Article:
We use inductive reasoning so frequently in everyday life that its nature generally goes unnoticed. Being informed about induction is a bit like being told that we’ve been speaking prose all our lives. We start drawing perfectly good inferences of this kind (and some klinkers) at a very early age. By age 5 or 6, the use of induction has taught us a great many of the basic truths that guide everyday behavior-for instance, that some foods taste good and some don’t, the sun rises every morning and sets every evening, very hot things burn the skin, some people are trustworthy and some aren’t (something most of us seem to need to relearn over and over), and so on.

The great virtue of inductive reasoning is that it provides us with a way of reasoning to genuinely new beliefs, not just to psychologically new ones that are implicit in what we already know, as in the case of valid deductions. However, this benefit is purchased at the cost of an increase in the possibility of error. As remarked before, the truth of the premises of a deductively valid argument guarantees the truth of its conclusion; but the premises of a perfectly good induction may all be true and yet its conclusion false. Even the best “inductive leap” may lead us astray, because the patterns noticed in our experiences up to a given point may not turn out to be the exact patterns of the whole universe. This happens all too often in daily life-for example, when a restaurant that has served excellent food many times in the past fails us on a special occasion. But it sometimes happens even in the lofty realm of physics. Scientists, for instance, believed for a long time-based on strong inductive reasoning-that particles could not be colder than absolute zero, but then researchers discovered that atoms could be cooled to nega- tive absolute temperatures in a vacuum.

Nevertheless, rational people use induction in formulating their ideas about how things are going to turn out, whether in ordinary, everyday circumstances or in the rather special ones scientists bring about in the laboratory. Induction, thinking of Winston Churchill’s famous remark about democracy, is the worst way to expand one’s knowl- edge except for all of the other ways (guessing, wishful thinking, astrology, etc.).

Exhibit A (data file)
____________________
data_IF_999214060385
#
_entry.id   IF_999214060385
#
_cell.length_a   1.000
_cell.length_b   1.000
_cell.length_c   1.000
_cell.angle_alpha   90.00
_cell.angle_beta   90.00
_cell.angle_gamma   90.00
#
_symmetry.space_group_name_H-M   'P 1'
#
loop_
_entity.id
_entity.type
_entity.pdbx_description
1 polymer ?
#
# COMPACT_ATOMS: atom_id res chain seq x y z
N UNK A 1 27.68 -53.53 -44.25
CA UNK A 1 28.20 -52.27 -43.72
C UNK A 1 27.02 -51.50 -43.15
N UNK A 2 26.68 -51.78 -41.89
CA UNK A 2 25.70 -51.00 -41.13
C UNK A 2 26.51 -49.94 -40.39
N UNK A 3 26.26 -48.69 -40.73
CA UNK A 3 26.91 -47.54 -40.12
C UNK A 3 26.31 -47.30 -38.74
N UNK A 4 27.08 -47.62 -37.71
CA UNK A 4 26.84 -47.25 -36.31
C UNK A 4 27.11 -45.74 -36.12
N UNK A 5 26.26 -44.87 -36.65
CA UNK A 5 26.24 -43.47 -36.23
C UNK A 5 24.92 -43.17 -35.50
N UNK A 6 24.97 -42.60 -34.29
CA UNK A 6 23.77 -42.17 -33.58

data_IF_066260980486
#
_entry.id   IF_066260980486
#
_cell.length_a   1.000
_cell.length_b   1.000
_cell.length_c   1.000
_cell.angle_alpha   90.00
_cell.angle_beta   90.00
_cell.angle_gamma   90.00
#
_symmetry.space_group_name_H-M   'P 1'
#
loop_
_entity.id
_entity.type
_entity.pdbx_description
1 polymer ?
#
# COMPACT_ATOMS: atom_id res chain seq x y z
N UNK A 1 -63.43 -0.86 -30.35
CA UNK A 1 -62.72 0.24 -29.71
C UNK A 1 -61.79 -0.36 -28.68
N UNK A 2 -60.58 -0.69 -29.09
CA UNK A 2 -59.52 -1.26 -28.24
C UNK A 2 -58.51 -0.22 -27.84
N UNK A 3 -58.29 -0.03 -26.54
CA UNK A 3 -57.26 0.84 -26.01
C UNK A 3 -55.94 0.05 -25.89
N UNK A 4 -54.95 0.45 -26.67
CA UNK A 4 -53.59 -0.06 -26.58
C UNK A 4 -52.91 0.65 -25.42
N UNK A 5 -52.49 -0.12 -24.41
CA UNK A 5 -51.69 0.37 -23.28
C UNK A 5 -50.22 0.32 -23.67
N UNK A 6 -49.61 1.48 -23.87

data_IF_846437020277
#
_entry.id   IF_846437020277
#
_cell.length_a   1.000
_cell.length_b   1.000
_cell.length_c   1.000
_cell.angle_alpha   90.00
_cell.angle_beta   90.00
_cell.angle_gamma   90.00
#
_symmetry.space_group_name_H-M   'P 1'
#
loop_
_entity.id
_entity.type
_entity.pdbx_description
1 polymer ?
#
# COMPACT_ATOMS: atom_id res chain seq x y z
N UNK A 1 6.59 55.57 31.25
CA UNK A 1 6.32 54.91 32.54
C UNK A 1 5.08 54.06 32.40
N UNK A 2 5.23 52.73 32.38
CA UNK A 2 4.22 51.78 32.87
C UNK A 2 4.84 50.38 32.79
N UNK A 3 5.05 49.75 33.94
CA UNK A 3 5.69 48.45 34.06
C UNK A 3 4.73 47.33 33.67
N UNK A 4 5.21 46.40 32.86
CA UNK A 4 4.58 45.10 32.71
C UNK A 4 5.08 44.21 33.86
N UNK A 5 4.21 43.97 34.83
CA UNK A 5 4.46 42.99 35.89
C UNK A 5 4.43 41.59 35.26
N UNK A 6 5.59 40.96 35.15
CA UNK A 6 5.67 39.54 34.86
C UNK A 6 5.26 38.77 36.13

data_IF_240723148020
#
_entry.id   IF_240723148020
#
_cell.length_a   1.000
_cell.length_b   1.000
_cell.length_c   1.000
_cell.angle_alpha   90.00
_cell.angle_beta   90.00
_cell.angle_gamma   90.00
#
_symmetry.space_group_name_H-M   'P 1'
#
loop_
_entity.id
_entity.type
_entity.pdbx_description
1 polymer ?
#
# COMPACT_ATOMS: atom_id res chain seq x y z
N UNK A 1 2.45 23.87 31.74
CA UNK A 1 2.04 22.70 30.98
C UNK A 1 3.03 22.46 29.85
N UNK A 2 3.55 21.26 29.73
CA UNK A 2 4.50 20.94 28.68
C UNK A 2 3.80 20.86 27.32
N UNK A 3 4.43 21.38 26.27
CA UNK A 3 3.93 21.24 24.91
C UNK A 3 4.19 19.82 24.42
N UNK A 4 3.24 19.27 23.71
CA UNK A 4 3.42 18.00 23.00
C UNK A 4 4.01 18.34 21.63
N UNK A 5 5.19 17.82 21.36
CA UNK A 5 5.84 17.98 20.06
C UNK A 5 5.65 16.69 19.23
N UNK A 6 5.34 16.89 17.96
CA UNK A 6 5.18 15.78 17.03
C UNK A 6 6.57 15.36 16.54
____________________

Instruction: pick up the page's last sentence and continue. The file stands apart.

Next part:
7. Some Wrong Ideas About Cogent Reasoning

Having just presented three standards of cogent reasoning and having explained the nature of valid deduction and induction, perhaps we need to mention several recently voiced ideas about logic and good reasoning. According to these modestly trendy ways of looking at the topic, what counts as good reasoning is “culturally relative,” or “gender-relative,” or even “individually relative.” We hear talk of “feminine logic,” supposedly different from the “male logic” of logic classes (which has been developed, advanced, and taught by female logicians, but let that pass), and of “black intelligence,” different from the “Eurocentric” variety foisted on us by white males, as though what makes reasoning good differs from group to group, from race to race, or from one sex to the other. We all too often hear students say things such as “That may well be true for you, but it isn’t true for me,” and listen to academics talk disparagingly of “Aristotelian linear reasoning,” as opposed to a more “intuitive” type of reasoning, and so on.


A wise person hears one word and understands two.



Reading Between the Lines

The expression “reading between the lines” has several meanings. One captures the idea of grasping an intended thought that is not expressed, another of getting more information from a statement or argument than it explicitly-or even implicitly – contains, still another of noticing what rhetoric either deliberately or accidentally hides. Reading between the lines often is the essential ingredient in assessing a good deal of the everyday talk we all encounter, in particular political rhetoric and (interestingly) advertisements.